CUNY WriteSite


Ann setting up her main idea:
Dawn Powell's work have been ignored by most feminist critics. Why? Well, I guess it's because they didn't think her female characters were very noble or very nice or that her work had much to say about women's lives. But I think people should recognize that she is writing a very important story about women's changing relationship to public life. She's writing about women coming to big cities and making their way in the public world. That's actually pretty exciting. I mean, it was a big deal at the time.

There are a few important things missing from this draft. The reader has no idea who Dawn Powell is or when she lived or what kind of work she did.
Here's Ann adding necessary background material.

Described by Glenway Wescott as the only writer "doing for New York what Balzac did for Paris," Dawn Powell wrote thirteen novels between 1928 and 1962, almost all of which concern themselves with the dream of making it to — or making it in — New York City.

Over the years, Powell has been ignored by many feminist critics because they didn't think her female characters were very noble or very nice or that her work had much to say about women's lives. But I think more people should recognize that she is writing a very important story about women's changing relationship to public life. She's writing about women coming to big cities and making their way in the public world.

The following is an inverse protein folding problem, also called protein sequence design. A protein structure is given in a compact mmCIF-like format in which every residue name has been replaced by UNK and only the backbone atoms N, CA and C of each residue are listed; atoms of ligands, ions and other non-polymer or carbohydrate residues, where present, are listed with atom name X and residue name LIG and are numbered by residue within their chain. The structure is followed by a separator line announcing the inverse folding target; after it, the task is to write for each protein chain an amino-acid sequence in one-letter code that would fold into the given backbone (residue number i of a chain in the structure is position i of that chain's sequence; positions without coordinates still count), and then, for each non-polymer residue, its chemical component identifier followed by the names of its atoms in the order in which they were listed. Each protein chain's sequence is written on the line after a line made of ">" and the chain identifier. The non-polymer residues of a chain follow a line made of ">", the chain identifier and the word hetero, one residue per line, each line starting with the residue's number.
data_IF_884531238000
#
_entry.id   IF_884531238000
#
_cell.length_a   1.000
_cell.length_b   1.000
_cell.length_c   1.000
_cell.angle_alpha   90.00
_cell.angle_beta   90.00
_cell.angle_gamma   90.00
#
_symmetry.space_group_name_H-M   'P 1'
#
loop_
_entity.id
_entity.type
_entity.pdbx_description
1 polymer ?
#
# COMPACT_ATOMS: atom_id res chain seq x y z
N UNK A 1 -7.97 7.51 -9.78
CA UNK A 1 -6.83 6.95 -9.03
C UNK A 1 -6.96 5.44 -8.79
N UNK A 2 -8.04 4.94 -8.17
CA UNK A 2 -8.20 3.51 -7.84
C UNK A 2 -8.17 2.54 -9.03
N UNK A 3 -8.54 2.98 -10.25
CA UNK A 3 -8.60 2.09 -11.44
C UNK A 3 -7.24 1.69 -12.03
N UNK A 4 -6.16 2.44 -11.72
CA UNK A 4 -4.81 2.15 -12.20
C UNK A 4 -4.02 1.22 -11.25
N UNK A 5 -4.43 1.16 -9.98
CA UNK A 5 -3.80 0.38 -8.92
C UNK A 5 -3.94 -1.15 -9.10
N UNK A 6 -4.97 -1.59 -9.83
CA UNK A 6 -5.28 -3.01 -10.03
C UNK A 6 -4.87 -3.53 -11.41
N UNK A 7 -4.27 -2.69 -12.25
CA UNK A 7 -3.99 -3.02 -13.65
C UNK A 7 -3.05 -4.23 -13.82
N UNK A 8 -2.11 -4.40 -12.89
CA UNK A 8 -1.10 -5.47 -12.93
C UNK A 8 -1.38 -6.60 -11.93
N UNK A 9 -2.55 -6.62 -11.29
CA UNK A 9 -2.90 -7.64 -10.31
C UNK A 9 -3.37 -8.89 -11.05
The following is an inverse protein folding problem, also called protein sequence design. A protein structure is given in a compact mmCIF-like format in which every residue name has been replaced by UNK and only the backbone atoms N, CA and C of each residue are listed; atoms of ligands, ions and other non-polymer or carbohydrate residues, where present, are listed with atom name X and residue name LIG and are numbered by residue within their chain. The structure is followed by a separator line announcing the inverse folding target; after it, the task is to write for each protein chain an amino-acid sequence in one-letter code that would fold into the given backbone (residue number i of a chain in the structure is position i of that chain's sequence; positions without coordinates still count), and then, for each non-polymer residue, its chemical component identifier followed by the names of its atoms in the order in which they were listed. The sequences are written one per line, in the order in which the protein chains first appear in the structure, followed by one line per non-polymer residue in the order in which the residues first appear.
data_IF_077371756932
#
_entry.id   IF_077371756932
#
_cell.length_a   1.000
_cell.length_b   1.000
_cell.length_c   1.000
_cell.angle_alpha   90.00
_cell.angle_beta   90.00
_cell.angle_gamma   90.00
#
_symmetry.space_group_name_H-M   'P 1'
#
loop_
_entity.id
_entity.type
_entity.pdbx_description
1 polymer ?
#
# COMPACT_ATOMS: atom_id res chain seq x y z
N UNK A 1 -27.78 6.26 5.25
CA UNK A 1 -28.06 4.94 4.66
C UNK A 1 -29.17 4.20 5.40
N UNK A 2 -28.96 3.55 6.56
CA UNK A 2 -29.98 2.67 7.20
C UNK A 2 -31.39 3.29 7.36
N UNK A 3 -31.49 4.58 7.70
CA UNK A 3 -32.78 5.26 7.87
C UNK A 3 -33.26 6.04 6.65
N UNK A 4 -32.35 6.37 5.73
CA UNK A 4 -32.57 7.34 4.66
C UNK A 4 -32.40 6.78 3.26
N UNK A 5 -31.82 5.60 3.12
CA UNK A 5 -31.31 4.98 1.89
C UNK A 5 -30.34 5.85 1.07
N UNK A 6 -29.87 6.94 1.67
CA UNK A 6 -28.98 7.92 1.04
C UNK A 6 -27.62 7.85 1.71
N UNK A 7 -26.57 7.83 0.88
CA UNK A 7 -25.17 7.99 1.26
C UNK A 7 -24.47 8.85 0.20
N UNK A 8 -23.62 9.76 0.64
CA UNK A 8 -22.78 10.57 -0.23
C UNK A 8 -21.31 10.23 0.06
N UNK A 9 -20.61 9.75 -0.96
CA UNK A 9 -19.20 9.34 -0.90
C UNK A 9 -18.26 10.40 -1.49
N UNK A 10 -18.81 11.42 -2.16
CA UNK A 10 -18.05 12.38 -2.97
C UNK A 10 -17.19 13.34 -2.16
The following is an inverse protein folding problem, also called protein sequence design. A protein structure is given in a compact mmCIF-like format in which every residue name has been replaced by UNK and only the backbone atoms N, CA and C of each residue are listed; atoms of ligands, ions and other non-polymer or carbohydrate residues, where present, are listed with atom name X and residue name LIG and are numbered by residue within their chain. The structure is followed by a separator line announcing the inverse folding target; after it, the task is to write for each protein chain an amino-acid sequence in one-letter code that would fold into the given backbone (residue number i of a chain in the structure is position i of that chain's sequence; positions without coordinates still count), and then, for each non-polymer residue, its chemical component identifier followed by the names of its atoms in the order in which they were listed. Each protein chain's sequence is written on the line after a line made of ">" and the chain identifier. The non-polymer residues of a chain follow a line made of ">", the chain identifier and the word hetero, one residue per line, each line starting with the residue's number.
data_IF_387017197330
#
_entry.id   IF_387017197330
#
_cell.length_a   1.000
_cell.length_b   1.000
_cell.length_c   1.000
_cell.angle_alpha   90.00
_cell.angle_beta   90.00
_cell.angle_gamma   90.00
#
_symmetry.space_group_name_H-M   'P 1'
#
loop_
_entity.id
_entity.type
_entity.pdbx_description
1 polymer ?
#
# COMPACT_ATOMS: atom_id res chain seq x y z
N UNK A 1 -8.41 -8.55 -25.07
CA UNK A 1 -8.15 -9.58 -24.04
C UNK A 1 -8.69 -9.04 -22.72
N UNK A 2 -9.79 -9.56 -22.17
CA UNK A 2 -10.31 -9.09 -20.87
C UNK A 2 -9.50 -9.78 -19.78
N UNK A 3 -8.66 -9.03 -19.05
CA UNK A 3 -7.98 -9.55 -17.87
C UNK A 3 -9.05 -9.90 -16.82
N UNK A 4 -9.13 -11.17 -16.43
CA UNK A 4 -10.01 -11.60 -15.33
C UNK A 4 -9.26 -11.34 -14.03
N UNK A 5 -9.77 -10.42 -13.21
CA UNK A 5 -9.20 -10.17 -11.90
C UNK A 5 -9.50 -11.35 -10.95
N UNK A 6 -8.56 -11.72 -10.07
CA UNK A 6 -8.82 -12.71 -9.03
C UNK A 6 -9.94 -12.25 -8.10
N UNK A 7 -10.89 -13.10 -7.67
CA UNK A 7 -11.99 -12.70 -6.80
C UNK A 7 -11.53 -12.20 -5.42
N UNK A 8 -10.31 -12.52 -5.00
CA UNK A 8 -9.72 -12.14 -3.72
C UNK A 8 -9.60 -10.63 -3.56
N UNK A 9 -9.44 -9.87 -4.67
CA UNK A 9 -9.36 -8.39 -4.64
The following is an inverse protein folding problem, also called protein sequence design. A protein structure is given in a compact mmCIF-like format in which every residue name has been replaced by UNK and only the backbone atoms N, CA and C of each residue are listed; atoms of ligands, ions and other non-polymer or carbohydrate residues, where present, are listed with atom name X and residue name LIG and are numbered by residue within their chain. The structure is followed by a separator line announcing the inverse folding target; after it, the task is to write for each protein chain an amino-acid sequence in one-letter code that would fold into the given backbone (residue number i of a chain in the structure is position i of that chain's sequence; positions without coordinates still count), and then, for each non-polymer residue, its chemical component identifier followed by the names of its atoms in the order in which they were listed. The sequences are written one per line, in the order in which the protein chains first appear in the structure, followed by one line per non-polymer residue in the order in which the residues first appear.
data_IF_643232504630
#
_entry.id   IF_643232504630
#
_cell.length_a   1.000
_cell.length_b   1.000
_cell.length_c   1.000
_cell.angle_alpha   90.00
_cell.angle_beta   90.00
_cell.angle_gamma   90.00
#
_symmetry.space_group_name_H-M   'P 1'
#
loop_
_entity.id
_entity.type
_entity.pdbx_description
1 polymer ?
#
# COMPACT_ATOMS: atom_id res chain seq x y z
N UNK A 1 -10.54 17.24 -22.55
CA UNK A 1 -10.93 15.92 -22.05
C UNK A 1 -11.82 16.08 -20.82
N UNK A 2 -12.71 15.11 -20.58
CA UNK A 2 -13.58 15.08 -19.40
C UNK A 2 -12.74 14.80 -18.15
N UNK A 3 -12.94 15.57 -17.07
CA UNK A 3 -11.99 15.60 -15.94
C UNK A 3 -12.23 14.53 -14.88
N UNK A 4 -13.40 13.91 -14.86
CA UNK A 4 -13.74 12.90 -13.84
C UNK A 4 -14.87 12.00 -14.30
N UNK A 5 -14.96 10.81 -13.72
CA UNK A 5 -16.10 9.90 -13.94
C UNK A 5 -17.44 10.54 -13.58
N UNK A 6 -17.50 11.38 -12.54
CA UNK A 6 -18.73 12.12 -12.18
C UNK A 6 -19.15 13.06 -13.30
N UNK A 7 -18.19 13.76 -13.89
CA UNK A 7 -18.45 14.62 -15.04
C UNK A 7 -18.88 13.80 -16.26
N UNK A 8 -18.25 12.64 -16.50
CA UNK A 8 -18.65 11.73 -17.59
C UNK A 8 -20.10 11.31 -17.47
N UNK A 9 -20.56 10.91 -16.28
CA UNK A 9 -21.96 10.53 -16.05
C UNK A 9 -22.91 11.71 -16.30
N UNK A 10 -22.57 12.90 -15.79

• Now, Ann wants to make the intro a bit more engaging. She's added a quotation to set up a contrast and polished the sentences a bit. Notice how she blends the background information and context into the middle of the introduction.

Here's Ann's final introduction.

In a 1962 essay on the writer Dawn Powell, Edmund Wilson tries to account for Powell's small readership and lack of serious critical attention. Her problem, it would appear, is that she doesn't appeal to the ladies. "She does nothing to stimulate feminine daydreams," Wilson writes. "The woman reader can find no comfort in identifying herself with Miss Powell's heroines" who are "as sordid and absurd as the men" and who engage in love scenes that will neither "rouse [nor] melt you" (526).

What I would claim, however, is that Powell does write a love story, but it's love for place rather than person. Described by Glenway Wescott as the only writer "doing for New York what Balzac did for Paris," Powell wrote thirteen novels between 1928 and 1962, almost all of which concern themselves with the dream of making it to — or making it in — New York City. Rather than the marriage plot, Powell offers an alternative narrative motivated by urban longing, a plot that replaces the anguished heroine in search of a husband with exiled Midwesterner in search of the book deal, the exhibition, the opening on Broadway. Whether it's the story of small town misfit desperate to get out, or of Greenwich Village nobody desperate to get in, these narratives of city-love stimulate a "feminine daydream" as rousing as any love scene.
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